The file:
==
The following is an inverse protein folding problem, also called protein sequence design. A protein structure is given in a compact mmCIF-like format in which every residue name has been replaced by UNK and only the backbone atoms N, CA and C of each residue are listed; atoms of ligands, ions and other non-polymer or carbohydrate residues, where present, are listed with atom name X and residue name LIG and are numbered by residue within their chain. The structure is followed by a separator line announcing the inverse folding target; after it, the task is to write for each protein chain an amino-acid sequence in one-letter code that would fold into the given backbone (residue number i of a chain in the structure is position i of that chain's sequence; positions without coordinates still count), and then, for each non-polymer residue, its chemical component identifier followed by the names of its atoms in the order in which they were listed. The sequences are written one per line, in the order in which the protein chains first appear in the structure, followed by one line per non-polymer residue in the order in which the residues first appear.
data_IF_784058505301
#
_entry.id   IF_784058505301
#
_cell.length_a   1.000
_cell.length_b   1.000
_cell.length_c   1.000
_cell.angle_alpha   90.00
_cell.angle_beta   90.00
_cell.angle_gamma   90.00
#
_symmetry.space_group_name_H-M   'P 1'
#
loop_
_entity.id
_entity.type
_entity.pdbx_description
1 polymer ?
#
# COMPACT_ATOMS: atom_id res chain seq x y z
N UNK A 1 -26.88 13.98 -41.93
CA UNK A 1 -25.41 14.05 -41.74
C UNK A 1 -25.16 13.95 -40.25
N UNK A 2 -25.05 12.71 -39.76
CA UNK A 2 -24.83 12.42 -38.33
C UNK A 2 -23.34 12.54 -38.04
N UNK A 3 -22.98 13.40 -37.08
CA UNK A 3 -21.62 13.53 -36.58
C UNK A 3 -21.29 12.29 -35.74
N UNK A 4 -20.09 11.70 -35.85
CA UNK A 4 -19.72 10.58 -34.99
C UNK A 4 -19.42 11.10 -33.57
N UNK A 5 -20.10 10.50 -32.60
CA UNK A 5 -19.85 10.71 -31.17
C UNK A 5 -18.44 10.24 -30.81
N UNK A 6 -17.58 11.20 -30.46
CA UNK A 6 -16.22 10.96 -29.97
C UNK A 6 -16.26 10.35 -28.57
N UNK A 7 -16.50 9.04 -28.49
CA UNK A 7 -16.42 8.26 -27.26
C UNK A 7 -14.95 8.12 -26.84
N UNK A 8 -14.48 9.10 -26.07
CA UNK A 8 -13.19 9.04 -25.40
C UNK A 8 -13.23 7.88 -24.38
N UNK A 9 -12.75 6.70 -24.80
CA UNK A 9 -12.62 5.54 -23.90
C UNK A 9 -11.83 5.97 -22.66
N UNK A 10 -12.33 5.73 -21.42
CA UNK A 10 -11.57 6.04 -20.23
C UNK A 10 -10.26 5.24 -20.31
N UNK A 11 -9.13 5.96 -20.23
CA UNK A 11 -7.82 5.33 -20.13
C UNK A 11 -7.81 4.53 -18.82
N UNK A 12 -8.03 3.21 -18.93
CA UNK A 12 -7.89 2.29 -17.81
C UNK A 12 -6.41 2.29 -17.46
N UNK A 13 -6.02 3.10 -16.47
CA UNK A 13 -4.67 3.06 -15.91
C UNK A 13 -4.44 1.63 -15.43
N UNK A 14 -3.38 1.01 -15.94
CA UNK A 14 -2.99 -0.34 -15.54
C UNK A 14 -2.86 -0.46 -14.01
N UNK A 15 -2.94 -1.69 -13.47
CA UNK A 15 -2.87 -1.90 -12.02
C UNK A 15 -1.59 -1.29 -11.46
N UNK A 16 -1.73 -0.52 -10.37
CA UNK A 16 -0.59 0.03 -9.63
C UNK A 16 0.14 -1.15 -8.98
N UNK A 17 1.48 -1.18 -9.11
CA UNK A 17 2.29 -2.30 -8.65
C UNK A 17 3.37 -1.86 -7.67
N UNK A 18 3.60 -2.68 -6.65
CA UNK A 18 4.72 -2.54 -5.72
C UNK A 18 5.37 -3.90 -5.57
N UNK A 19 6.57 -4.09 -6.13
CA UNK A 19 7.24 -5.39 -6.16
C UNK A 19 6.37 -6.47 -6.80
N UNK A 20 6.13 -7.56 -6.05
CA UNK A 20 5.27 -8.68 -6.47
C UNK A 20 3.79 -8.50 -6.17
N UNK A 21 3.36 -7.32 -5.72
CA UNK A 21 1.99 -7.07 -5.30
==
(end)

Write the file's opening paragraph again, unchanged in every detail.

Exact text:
The following is an inverse protein folding problem, also called protein sequence design. A protein structure is given in a compact mmCIF-like format in which every residue name has been replaced by UNK and only the backbone atoms N, CA and C of each residue are listed; atoms of ligands, ions and other non-polymer or carbohydrate residues, where present, are listed with atom name X and residue name LIG and are numbered by residue within their chain. The structure is followed by a separator line announcing the inverse folding target; after it, the task is to write for each protein chain an amino-acid sequence in one-letter code that would fold into the given backbone (residue number i of a chain in the structure is position i of that chain's sequence; positions without coordinates still count), and then, for each non-polymer residue, its chemical component identifier followed by the names of its atoms in the order in which they were listed. The sequences are written one per line, in the order in which the protein chains first appear in the structure, followed by one line per non-polymer residue in the order in which the residues first appear.